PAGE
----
From finding a cure to cancer to eradicating corruption in the supply chain, blockchain was the solution. However, it’s becoming clear that while the technology is undoubtedly important, its uses are limited–for the current time.

What Makes Symbiont a Good Bet?

Symbiont’s smart contract platform Assembly allows financial institutions to verify and share data. By using smart contracts, the company aims to make the mortgage bond market more efficient. It also plans to speed up times for syndicated loans.

As well as the backing of Nasdaq, Citi, Novogratz, and Jim Pallotta’s Raptor Group Holdings, Symbiont has also teamed up with Vanguard Group Inc.

This will be an important partnership that will enable investment giant Vanguard to apply blockchain tech to update the index data behind mutual funds.

Symbiont will use the funds to improve their data management process and work on private equity, mortgages, and syndicated loans.

And as for Nasdaq? The world’s second largest stock exchange will be looking into opportunities to capture new clients who want to tokenize assets and use smart contracts through Symbiont’s Assembly platform. Watch this space.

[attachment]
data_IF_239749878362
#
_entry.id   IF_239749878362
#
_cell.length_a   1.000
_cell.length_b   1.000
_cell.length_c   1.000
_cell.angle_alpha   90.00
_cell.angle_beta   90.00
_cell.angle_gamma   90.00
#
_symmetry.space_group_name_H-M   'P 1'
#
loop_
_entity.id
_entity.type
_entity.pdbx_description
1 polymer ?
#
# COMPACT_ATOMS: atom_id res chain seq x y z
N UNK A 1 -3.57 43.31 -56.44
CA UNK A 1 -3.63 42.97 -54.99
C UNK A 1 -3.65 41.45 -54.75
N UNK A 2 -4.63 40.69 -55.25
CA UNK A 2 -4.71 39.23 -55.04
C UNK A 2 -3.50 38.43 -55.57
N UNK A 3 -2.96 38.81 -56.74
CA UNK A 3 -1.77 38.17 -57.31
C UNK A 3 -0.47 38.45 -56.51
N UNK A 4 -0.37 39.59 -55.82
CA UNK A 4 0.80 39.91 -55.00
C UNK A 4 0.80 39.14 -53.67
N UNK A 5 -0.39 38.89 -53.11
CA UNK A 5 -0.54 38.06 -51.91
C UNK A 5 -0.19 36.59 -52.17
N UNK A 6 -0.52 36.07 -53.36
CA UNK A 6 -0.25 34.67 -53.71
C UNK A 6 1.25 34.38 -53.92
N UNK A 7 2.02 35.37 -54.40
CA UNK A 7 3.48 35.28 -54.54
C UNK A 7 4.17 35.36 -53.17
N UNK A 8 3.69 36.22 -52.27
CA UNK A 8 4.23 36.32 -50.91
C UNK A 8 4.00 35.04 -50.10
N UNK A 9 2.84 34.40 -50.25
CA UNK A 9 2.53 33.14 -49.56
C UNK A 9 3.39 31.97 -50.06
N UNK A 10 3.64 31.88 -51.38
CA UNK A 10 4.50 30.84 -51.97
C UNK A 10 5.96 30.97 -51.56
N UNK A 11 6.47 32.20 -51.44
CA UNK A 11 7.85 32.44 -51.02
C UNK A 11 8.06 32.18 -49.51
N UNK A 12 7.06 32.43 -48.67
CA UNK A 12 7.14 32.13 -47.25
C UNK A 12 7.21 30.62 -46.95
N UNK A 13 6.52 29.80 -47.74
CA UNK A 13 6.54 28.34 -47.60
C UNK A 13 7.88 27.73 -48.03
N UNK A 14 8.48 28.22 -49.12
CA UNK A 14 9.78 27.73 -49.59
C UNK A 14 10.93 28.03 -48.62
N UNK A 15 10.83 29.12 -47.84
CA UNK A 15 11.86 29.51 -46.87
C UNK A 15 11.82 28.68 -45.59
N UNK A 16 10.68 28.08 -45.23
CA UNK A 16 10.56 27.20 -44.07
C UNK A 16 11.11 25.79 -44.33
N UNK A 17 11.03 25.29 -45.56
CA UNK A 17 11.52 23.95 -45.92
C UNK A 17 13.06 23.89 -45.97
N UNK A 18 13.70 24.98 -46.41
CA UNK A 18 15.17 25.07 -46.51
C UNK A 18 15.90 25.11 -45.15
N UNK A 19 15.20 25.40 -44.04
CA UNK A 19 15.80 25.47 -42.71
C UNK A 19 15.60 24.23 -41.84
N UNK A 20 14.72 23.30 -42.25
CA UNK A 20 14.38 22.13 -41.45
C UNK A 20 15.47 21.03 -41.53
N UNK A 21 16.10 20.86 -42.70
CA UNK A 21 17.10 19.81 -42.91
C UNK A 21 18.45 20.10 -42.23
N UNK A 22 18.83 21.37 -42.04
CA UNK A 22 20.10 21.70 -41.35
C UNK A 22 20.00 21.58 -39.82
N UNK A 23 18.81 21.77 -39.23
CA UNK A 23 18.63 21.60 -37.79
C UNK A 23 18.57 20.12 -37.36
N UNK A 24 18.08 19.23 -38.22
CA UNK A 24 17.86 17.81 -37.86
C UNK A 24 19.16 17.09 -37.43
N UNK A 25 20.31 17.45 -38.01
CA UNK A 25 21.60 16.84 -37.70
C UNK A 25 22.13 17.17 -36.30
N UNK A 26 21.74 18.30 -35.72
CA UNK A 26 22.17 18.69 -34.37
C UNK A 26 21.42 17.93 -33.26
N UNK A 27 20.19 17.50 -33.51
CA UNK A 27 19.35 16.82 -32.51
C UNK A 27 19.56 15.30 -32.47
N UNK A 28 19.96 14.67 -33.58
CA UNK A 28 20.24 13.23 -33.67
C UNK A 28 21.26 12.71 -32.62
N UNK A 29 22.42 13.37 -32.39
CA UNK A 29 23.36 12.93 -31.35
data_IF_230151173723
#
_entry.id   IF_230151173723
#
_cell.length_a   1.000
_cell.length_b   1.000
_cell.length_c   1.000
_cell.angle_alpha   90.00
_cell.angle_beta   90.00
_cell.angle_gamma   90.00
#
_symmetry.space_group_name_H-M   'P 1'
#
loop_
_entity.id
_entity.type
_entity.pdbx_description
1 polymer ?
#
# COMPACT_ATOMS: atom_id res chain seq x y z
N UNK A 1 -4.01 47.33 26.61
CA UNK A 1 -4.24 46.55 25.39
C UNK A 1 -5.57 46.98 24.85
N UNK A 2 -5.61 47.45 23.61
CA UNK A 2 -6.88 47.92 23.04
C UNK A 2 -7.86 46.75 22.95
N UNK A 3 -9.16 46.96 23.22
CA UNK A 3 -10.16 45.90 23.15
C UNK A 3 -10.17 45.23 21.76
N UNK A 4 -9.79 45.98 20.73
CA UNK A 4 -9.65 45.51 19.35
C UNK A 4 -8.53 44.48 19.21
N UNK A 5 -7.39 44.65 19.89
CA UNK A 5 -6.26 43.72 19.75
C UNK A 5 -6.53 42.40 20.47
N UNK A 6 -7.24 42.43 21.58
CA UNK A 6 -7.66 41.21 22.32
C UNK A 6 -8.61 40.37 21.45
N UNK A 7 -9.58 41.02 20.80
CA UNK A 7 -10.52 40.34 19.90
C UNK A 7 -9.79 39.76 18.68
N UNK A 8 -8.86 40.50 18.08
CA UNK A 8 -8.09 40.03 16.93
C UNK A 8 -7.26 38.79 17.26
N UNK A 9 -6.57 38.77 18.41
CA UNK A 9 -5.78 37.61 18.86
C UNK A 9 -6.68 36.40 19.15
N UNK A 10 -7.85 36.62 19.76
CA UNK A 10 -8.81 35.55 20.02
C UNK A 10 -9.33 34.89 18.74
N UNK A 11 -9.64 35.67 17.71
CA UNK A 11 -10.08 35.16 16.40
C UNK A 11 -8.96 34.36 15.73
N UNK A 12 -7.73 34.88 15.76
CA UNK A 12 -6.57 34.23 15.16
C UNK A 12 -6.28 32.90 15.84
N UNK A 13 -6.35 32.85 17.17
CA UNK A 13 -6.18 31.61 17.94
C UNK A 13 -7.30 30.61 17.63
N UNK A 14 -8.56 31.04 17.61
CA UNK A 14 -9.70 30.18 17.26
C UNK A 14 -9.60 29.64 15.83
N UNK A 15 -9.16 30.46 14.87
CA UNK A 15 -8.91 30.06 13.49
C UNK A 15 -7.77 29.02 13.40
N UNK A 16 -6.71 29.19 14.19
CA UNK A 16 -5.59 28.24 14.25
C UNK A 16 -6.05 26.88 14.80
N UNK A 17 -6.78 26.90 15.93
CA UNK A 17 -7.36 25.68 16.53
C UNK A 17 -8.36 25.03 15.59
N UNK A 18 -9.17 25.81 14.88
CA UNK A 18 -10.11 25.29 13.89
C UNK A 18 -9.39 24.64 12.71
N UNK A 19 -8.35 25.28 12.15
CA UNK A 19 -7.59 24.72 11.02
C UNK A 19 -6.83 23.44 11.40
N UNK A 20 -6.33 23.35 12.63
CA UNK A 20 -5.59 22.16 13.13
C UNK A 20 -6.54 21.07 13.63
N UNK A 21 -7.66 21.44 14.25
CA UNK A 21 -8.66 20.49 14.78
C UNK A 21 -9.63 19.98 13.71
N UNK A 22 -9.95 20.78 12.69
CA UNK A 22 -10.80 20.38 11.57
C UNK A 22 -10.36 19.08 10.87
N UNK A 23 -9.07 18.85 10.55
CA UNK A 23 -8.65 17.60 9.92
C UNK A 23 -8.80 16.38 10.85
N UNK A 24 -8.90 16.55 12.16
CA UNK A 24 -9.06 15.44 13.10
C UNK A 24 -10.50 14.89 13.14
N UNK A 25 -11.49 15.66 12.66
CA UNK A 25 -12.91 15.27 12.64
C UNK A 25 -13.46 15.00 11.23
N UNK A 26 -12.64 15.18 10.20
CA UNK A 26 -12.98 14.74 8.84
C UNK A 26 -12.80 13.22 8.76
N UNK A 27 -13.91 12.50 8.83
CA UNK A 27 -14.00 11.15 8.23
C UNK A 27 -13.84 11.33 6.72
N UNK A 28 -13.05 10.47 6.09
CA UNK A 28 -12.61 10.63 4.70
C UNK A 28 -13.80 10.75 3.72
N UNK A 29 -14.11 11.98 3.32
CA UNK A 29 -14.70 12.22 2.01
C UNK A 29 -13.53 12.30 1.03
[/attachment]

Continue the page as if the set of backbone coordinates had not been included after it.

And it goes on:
Will this latest cash injection materialize for the Wall Street investors? Share your thoughts below!


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Led 08

BIS Reports 70% of Central Banks Are Studying Cryptocurrencies

A new report published by the Bank of International Settlements (BIS) shows that the majority of central banks are studying central bank digital currencies (CBDC). However, most of them are unlikely to issue any type of digital currency in the near future. 


CBDC ‘Unlikely’ in The Short Term